Papers related to the Anthropic Principle by Nick Bostrom

Anthropic Shadow: Observation Selection Effects and Human Extinction Risks
"Anthropic shadow" is an observation selection effect that prevent observers from observing certain kinds of catastrophes in their recent geological and evolutionary past. We risk underestimating the risk of catastrophe types that lie in this shadow. (w/ Milan Cirkovic & Anders Sandberg) [Risk Analysis, Vol. 30, No. 10 (2010): 1495-1506] [Won best paper of the year award by the journal editors] [translation: Russian] [pdf]
Where Are They?: Why I hope the search for extraterrestrial life finds nothing
[MIT Technology Review, May/June issue (2008): pp. 72-77] [pdf]
Observation Selection Effects, Measures, and Infinite Spacetimes
An advanced Introduction to observation selection theory and its application to the cosmological fine-tuning problem [Universe or Multiverse?, ed. Bernard Carr (Cambridge University Press, 2007)] [pdf]
Sleeping Beauty and Self-Location: A Hybrid Model
The Sleeping Beauty problem is an important test stone for theories about self-locating belief. I argue against both the traditional views on this problem and propose a new synthetic approach. [Synthese, Vol. 157, No. 1 (2007): 59-78] [pdf]
The Mysteries of Self-Locating Belief and Anthropic Reasoning
Summary of some of the difficulties that a theory of observation selection effects faces and sketch of a solution. [Harvard Review of Philosophy, Vol. 11, Spring (2003): 59-74] [pdf]
The Doomsday argument and the Self-Indication Assumption: Reply to Olum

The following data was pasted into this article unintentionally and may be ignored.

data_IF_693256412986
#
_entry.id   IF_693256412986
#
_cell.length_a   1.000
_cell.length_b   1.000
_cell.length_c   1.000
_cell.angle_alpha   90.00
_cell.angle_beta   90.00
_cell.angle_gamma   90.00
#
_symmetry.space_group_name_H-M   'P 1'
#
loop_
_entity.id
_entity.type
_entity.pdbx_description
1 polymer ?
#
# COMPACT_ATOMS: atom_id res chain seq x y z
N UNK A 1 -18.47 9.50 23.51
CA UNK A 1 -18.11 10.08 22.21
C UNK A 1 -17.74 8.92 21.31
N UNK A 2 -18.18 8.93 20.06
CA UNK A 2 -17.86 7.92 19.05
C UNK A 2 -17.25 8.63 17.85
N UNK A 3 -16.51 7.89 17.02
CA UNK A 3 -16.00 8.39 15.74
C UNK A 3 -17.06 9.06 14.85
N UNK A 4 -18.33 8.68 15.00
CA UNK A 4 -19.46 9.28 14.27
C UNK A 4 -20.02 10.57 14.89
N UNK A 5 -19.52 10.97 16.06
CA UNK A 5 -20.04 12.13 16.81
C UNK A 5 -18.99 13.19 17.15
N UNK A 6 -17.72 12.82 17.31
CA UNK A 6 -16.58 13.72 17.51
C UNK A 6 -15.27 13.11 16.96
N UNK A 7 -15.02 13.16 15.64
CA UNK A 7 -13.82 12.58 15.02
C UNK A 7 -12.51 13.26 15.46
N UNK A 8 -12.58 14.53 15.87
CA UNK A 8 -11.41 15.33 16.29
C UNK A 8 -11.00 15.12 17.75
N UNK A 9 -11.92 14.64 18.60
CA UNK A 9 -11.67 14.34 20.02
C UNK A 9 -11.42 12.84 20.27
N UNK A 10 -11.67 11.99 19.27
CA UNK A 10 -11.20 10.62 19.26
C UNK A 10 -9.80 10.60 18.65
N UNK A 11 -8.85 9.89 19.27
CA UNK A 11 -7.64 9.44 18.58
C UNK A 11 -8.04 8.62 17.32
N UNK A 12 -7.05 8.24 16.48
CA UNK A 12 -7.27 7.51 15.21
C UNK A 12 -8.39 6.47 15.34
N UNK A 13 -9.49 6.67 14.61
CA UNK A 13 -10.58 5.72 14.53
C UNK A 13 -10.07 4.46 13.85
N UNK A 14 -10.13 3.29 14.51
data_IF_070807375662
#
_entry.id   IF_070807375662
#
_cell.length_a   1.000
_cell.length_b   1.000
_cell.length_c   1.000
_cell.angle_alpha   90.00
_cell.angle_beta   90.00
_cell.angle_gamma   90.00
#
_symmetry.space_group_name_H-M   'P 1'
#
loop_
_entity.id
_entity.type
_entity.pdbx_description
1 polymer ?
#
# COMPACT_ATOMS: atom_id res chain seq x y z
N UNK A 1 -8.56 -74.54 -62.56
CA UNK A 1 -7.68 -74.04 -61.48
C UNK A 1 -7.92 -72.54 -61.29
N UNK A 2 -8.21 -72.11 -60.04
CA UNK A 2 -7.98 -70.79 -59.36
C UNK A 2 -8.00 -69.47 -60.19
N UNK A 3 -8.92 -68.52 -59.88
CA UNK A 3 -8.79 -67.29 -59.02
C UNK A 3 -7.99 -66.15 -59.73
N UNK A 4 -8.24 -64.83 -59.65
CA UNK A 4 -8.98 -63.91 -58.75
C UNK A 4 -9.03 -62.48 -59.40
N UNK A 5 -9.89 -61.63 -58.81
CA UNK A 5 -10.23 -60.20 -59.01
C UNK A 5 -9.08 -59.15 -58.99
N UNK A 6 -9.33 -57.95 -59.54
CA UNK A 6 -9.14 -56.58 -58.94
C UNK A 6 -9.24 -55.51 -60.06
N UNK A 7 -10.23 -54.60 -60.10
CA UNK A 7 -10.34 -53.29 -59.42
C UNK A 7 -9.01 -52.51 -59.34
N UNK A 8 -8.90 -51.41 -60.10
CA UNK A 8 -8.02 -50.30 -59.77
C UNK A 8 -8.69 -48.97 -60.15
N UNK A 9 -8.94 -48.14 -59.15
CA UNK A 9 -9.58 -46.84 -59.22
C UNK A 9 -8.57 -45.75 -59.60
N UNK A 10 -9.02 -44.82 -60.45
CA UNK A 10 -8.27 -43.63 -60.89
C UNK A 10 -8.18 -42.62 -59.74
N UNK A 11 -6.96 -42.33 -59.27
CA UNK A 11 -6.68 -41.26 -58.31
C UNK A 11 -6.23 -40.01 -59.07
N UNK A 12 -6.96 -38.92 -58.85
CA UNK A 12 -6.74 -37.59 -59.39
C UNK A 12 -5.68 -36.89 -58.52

Argues against Olum and the Self-Indication Assumption. [Philosophical Quarterly, Vol. 53, No. 210 (2003): 83-91] [w/ Milan Cirkovic] [pdf]
Beyond the Doomsday Argument: Reply to Sowers and Further Remarks
Argues against George Sower's refutation of the doomsday argument, and outlines what I think is the real flaw. [pdf]
Self-Locating Belief in Big Worlds: Cosmology's Missing Link to Observation
Current cosmological theories say that the world is so big that all possible observations are in fact made. But then, how can such theories be tested? What could count as negative evidence? To answer that, we need to consider observation selection effects. [Journal of Philosophy, Vol. 99, No. 12 (2002): 607-623] [html] [pdf]
The Doomsday Argument, Adam & Eve, UN++, and Quantum Joe
On the Doomsday argument and related paradoxes. [Synthese, Vol. 127, No. 3 (2001): 359-387] [html] [pdf]
A Primer on the Doomsday Argument
The Doomsday argument purports to prove, from basic probability theory and a few seemingly innocuous empirical premises, that the risk that our species will go extinct soon is much greater than previously thought. My view is that the Doomsday argument is inconclusive - although not for any trivial reason. In my book, I argued that a theory of observation selection effects is needed to explain where it goes wrong. [Colloquia Manilana (PDCIS), Vol. 7 (1999); reprinted in The Actuary, March (2001), and on, (2001)] [translations: Russian]
Cars In the Other Lane Really Do Go Faster
When driving on the motorway, have you ever wondered about (and cursed!) the fact that cars in the other lane seem to be getting ahead faster than you? One might be tempted to account for this by invoking Murphy's Law ("If anything can go wrong, it will", discovered by Edward A. Murphy, Jr, in 1949). But there is an alternative explanation, based on observational selection effects... PLUS, No. 17 (2001)]
Observer-relative chances in anthropic reasoning?
A paradoxical thought experiment [Erkenntnis, Vol. 52 (2000): 93-108]
Cosmological Constant and the Final Anthropic Hypothesis
Examines the implications of recent evidence for a cosmological constant for the prospects of indefinite information processing in the multiverse. Co-authored with Milan M. Cirkovic. [Astrophysics and Space Science, Vol. 279, No. 4 (2000): 675-687] [pdf]
The Doomsday Argument is Alive and Kicking
Have Korb and Oliver refuted the doomsday argument? No. [Mind, Vol.108, No.431 (1999): 539-550] [translations: Russian]